1. A utensil with two or more prongs, used for eating or serving food.
2. An implement with two or more prongs used for raising, carrying, piercing, or digging.
a. A bifurcation or separation into two or more branches or parts.
b. The point at which such a bifurcation or separation occurs: a fork in a road.
c. One of the branches of such a bifurcation or separation: the right fork. See Synonyms at branch.
4. Games An attack by one chess piece on two pieces at the same time.
v. forked, fork·ing, forks
1. To raise, carry, pitch, or pierce with a fork.
2. To give the shape of a fork to (one's fingers, for example).
3. Games To launch an attack on (two chess pieces).
4. Informal To pay. Used with over, out, or up: forked over $80 for front-row seats; forked up the money owed.
1. To divide into two or more branches: The river forks here.
a. To use a fork, as in working.
b. To turn at or travel along a fork.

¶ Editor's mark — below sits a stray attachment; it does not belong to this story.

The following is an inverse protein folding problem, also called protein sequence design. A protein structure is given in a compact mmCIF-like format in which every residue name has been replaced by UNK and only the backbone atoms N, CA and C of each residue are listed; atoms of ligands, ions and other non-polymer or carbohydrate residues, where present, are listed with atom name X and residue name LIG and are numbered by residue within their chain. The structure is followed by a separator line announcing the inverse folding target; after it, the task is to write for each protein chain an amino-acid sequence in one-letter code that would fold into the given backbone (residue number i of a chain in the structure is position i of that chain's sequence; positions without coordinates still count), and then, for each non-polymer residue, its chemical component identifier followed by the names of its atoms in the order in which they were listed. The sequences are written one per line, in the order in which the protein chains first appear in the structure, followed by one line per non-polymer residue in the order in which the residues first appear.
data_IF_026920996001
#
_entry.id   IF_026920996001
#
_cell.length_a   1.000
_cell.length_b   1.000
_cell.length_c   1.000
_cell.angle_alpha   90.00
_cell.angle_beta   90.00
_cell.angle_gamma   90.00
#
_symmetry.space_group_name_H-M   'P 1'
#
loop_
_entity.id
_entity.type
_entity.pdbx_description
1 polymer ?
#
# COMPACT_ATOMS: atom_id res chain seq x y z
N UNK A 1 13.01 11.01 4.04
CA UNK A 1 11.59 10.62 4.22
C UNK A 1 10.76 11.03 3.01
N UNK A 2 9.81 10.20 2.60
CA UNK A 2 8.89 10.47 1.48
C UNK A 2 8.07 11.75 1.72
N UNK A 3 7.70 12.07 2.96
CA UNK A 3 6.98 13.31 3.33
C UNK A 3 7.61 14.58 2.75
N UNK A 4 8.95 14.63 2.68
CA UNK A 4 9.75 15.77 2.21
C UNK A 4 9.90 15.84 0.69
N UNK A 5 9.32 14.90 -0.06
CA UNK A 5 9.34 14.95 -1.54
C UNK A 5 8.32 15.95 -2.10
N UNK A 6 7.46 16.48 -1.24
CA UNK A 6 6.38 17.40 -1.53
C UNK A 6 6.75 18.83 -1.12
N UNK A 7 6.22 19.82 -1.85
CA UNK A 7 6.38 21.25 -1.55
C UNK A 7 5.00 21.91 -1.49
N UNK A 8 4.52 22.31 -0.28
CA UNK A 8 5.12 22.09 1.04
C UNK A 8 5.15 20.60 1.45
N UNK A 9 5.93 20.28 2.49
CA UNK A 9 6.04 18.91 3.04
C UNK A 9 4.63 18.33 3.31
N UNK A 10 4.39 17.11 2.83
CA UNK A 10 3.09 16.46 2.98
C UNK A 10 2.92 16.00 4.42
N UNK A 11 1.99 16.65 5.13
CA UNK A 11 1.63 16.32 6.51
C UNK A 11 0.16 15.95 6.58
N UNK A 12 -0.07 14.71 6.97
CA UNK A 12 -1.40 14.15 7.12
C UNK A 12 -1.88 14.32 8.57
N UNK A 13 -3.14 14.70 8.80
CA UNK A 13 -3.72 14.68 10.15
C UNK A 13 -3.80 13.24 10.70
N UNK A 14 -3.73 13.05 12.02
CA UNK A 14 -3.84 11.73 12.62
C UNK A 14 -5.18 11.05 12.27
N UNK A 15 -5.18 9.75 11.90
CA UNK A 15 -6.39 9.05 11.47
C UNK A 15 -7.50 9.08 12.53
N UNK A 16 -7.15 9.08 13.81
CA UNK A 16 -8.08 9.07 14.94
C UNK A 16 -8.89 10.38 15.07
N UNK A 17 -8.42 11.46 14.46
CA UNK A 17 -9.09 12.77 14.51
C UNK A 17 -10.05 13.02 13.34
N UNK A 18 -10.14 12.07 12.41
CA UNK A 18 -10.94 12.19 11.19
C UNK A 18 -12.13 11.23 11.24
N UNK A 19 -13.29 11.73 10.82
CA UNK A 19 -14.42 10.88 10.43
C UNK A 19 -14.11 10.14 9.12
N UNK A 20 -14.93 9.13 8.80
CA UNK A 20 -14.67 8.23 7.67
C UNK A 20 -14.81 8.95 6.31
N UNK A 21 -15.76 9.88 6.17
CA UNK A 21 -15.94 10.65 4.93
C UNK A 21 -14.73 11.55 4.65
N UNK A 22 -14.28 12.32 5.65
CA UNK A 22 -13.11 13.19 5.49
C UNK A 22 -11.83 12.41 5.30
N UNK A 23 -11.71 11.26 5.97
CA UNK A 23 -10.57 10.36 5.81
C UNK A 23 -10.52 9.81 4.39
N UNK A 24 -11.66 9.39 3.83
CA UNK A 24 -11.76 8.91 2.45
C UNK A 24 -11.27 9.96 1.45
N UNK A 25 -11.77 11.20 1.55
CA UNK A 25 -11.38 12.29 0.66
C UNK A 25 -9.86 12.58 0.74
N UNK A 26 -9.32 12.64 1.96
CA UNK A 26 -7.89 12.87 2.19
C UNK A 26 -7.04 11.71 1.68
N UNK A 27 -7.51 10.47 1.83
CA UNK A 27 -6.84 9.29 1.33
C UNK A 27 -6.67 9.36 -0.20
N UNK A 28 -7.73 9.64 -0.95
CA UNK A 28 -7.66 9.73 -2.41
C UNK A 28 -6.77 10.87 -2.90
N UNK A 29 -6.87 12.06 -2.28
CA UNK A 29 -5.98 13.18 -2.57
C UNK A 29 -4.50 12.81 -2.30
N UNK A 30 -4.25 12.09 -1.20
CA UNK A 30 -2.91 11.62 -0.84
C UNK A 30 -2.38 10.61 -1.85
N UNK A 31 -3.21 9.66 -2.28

[Middle English forke, digging fork, from Old English forca and from Old North French forque, both from Latin furca.]
The American Heritage® Dictionary of the English Language, Fifth Edition copyright ©2022 by HarperCollins Publishers. All rights reserved.
Indo-European & Semitic Roots Appendices
Thousands of entries in the dictionary include etymologies that trace their origins back to reconstructed proto-languages. You can obtain more information about these forms in our online appendices:
The Indo-European appendix covers nearly half of the Indo-European roots that have left their mark on English words. A more complete treatment of Indo-European roots and the English words derived from them is available in our Dictionary of Indo-European Roots.